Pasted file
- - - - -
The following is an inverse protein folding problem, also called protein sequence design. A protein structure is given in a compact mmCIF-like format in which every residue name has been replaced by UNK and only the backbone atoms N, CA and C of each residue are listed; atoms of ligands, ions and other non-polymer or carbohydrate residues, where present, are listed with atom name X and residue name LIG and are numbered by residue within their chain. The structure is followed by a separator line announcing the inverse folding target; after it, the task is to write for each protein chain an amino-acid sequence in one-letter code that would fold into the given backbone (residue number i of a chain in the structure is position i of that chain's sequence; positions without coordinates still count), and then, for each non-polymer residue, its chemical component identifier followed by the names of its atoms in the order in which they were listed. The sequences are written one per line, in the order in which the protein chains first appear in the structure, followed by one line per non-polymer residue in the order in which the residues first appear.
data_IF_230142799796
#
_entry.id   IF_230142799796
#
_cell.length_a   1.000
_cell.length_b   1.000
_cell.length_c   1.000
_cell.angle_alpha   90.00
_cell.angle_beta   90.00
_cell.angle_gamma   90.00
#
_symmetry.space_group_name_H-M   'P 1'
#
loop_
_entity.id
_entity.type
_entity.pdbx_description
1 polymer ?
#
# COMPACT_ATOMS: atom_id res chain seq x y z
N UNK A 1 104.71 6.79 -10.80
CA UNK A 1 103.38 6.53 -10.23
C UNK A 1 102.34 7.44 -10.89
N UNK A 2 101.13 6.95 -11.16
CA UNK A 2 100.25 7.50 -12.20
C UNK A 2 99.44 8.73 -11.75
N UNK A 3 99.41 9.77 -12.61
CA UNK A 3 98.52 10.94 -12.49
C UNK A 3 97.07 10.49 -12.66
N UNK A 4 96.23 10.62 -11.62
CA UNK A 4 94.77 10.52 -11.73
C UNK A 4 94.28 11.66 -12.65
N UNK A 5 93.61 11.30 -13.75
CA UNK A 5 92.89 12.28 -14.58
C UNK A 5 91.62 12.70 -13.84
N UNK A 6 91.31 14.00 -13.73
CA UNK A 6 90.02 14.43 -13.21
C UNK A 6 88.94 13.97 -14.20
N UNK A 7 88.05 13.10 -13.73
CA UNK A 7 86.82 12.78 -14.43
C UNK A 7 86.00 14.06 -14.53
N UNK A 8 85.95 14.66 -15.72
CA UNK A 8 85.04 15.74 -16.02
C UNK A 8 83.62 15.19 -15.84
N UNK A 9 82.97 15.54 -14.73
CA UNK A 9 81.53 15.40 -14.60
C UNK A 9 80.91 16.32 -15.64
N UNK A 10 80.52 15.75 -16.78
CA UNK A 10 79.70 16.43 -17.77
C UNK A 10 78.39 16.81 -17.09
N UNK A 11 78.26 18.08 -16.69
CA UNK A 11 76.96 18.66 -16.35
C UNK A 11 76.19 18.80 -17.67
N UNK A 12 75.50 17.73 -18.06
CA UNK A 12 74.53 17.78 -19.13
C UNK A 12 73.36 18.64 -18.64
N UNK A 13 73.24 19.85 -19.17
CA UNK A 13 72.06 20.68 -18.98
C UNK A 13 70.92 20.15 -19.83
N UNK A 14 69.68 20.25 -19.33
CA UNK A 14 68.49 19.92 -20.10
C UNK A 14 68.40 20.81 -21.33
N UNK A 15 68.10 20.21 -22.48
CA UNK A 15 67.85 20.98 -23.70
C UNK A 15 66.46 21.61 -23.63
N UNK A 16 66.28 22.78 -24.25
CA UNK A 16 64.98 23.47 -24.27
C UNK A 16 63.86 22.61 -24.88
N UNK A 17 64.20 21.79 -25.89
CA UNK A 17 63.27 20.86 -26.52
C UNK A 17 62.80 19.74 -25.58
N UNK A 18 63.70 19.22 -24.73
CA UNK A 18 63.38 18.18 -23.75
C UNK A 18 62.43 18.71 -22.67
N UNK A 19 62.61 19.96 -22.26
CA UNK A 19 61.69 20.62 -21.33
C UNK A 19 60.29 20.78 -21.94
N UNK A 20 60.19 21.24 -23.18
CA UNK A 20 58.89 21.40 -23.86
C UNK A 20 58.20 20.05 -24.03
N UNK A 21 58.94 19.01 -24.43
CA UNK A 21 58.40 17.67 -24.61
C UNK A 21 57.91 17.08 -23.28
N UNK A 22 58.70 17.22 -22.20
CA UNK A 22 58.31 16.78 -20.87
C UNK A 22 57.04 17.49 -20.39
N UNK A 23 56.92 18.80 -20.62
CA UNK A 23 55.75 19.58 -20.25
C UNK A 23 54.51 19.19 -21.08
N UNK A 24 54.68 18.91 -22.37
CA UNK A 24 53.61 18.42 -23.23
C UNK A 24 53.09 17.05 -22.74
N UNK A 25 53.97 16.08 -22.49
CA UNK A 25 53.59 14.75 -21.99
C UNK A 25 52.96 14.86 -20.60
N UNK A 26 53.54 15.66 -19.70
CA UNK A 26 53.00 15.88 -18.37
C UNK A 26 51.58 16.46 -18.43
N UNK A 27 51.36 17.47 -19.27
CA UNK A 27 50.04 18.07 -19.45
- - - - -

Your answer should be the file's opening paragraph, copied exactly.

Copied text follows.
The following is an inverse protein folding problem, also called protein sequence design. A protein structure is given in a compact mmCIF-like format in which every residue name has been replaced by UNK and only the backbone atoms N, CA and C of each residue are listed; atoms of ligands, ions and other non-polymer or carbohydrate residues, where present, are listed with atom name X and residue name LIG and are numbered by residue within their chain. The structure is followed by a separator line announcing the inverse folding target; after it, the task is to write for each protein chain an amino-acid sequence in one-letter code that would fold into the given backbone (residue number i of a chain in the structure is position i of that chain's sequence; positions without coordinates still count), and then, for each non-polymer residue, its chemical component identifier followed by the names of its atoms in the order in which they were listed. The sequences are written one per line, in the order in which the protein chains first appear in the structure, followed by one line per non-polymer residue in the order in which the residues first appear.